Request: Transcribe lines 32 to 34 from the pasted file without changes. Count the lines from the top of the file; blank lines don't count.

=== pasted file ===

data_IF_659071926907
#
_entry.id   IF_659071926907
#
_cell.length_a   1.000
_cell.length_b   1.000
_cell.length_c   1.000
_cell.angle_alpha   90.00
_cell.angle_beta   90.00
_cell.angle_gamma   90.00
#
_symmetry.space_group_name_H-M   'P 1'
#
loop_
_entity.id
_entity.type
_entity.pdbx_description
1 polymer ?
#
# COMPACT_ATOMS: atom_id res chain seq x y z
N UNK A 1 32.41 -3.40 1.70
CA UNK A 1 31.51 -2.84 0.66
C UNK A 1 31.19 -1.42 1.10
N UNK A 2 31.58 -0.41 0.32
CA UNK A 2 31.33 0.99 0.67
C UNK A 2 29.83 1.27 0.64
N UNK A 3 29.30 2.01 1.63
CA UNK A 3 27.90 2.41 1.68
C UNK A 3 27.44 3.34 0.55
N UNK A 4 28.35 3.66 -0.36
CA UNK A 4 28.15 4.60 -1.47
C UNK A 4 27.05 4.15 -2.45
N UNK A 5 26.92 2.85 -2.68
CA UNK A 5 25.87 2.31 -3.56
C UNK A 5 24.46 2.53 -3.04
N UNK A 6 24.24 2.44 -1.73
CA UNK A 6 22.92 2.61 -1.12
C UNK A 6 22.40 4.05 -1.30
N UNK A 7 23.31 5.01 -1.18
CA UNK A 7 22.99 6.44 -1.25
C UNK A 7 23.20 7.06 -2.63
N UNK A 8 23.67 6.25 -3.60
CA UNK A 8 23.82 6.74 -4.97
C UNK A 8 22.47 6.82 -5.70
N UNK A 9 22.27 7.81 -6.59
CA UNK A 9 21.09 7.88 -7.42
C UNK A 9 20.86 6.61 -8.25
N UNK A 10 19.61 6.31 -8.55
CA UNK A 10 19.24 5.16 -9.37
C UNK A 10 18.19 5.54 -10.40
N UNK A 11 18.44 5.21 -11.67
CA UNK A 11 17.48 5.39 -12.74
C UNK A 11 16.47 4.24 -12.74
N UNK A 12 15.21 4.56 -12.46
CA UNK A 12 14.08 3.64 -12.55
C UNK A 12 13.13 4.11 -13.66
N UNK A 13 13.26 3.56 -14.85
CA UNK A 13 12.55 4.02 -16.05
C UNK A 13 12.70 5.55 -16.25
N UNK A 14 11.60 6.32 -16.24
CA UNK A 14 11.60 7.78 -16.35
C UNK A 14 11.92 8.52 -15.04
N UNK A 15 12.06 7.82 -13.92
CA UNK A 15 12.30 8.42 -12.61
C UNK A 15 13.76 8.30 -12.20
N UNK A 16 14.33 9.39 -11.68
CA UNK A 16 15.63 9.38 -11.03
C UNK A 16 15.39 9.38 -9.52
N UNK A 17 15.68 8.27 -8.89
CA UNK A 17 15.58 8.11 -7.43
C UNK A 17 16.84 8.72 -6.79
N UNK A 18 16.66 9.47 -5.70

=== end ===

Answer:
C UNK A 4 27.05 4.15 -2.45
N UNK A 5 26.92 2.85 -2.68
CA UNK A 5 25.87 2.31 -3.56